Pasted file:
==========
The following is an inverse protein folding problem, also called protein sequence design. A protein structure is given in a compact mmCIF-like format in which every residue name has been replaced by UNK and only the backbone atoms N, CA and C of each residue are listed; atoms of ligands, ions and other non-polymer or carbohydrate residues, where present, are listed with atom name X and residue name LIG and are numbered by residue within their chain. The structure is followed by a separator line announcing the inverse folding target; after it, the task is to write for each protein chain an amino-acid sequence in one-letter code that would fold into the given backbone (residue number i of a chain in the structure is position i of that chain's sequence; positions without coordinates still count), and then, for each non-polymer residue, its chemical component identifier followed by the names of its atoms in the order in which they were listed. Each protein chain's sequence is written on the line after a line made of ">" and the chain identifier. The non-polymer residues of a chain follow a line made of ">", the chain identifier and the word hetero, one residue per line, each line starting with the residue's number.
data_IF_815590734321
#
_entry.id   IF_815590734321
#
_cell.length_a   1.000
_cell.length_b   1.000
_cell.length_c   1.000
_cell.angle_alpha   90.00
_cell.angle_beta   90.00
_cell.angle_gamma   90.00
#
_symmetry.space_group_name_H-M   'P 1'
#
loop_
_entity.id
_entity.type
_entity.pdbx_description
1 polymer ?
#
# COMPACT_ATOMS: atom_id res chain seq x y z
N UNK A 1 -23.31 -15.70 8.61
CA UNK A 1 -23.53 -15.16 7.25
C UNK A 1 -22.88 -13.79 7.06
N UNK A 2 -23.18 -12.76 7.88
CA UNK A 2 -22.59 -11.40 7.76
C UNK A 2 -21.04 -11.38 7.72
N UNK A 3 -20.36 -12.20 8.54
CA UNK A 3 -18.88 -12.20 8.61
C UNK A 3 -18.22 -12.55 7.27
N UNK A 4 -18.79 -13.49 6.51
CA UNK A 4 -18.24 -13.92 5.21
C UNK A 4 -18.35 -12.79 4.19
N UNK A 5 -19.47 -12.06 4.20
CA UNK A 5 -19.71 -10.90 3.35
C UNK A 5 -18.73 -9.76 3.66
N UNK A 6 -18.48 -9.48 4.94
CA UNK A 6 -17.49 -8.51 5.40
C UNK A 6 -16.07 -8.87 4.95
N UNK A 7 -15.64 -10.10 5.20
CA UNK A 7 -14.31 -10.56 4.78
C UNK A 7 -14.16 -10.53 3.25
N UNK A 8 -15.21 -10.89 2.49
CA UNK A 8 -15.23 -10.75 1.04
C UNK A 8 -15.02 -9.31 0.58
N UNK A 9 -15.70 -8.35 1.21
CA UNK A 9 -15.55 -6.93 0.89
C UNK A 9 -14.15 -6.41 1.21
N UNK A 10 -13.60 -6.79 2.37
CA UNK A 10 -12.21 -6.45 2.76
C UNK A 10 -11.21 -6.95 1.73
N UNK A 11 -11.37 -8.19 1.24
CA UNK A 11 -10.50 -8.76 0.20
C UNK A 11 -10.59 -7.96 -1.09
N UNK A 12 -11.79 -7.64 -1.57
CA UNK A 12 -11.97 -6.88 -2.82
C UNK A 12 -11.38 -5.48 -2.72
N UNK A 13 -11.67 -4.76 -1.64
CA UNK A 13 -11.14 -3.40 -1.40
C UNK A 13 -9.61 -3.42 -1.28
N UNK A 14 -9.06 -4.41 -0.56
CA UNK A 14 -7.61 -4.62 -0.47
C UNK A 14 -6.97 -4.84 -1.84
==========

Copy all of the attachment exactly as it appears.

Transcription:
The following is an inverse protein folding problem, also called protein sequence design. A protein structure is given in a compact mmCIF-like format in which every residue name has been replaced by UNK and only the backbone atoms N, CA and C of each residue are listed; atoms of ligands, ions and other non-polymer or carbohydrate residues, where present, are listed with atom name X and residue name LIG and are numbered by residue within their chain. The structure is followed by a separator line announcing the inverse folding target; after it, the task is to write for each protein chain an amino-acid sequence in one-letter code that would fold into the given backbone (residue number i of a chain in the structure is position i of that chain's sequence; positions without coordinates still count), and then, for each non-polymer residue, its chemical component identifier followed by the names of its atoms in the order in which they were listed. Each protein chain's sequence is written on the line after a line made of ">" and the chain identifier. The non-polymer residues of a chain follow a line made of ">", the chain identifier and the word hetero, one residue per line, each line starting with the residue's number.
data_IF_815590734321
#
_entry.id   IF_815590734321
#
_cell.length_a   1.000
_cell.length_b   1.000
_cell.length_c   1.000
_cell.angle_alpha   90.00
_cell.angle_beta   90.00
_cell.angle_gamma   90.00
#
_symmetry.space_group_name_H-M   'P 1'
#
loop_
_entity.id
_entity.type
_entity.pdbx_description
1 polymer ?
#
# COMPACT_ATOMS: atom_id res chain seq x y z
N UNK A 1 -23.31 -15.70 8.61
CA UNK A 1 -23.53 -15.16 7.25
C UNK A 1 -22.88 -13.79 7.06
N UNK A 2 -23.18 -12.76 7.88
CA UNK A 2 -22.59 -11.40 7.76
C UNK A 2 -21.04 -11.38 7.72
N UNK A 3 -20.36 -12.20 8.54
CA UNK A 3 -18.88 -12.20 8.61
C UNK A 3 -18.22 -12.55 7.27
N UNK A 4 -18.79 -13.49 6.51
CA UNK A 4 -18.24 -13.92 5.21
C UNK A 4 -18.35 -12.79 4.19
N UNK A 5 -19.47 -12.06 4.20
CA UNK A 5 -19.71 -10.90 3.35
C UNK A 5 -18.73 -9.76 3.66
N UNK A 6 -18.48 -9.48 4.94
CA UNK A 6 -17.49 -8.51 5.40
C UNK A 6 -16.07 -8.87 4.95
N UNK A 7 -15.64 -10.10 5.20
CA UNK A 7 -14.31 -10.56 4.78
C UNK A 7 -14.16 -10.53 3.25
N UNK A 8 -15.21 -10.89 2.49
CA UNK A 8 -15.23 -10.75 1.04
C UNK A 8 -15.02 -9.31 0.58
N UNK A 9 -15.70 -8.35 1.21
CA UNK A 9 -15.55 -6.93 0.89
C UNK A 9 -14.15 -6.41 1.21
N UNK A 10 -13.60 -6.79 2.37
CA UNK A 10 -12.21 -6.45 2.76
C UNK A 10 -11.21 -6.95 1.73
N UNK A 11 -11.37 -8.19 1.24
CA UNK A 11 -10.50 -8.76 0.20
C UNK A 11 -10.59 -7.96 -1.09
N UNK A 12 -11.79 -7.64 -1.57
CA UNK A 12 -11.97 -6.88 -2.82
C UNK A 12 -11.38 -5.48 -2.72
N UNK A 13 -11.67 -4.76 -1.64
CA UNK A 13 -11.14 -3.40 -1.40
C UNK A 13 -9.61 -3.42 -1.28
N UNK A 14 -9.06 -4.41 -0.56
CA UNK A 14 -7.61 -4.62 -0.47
C UNK A 14 -6.97 -4.84 -1.84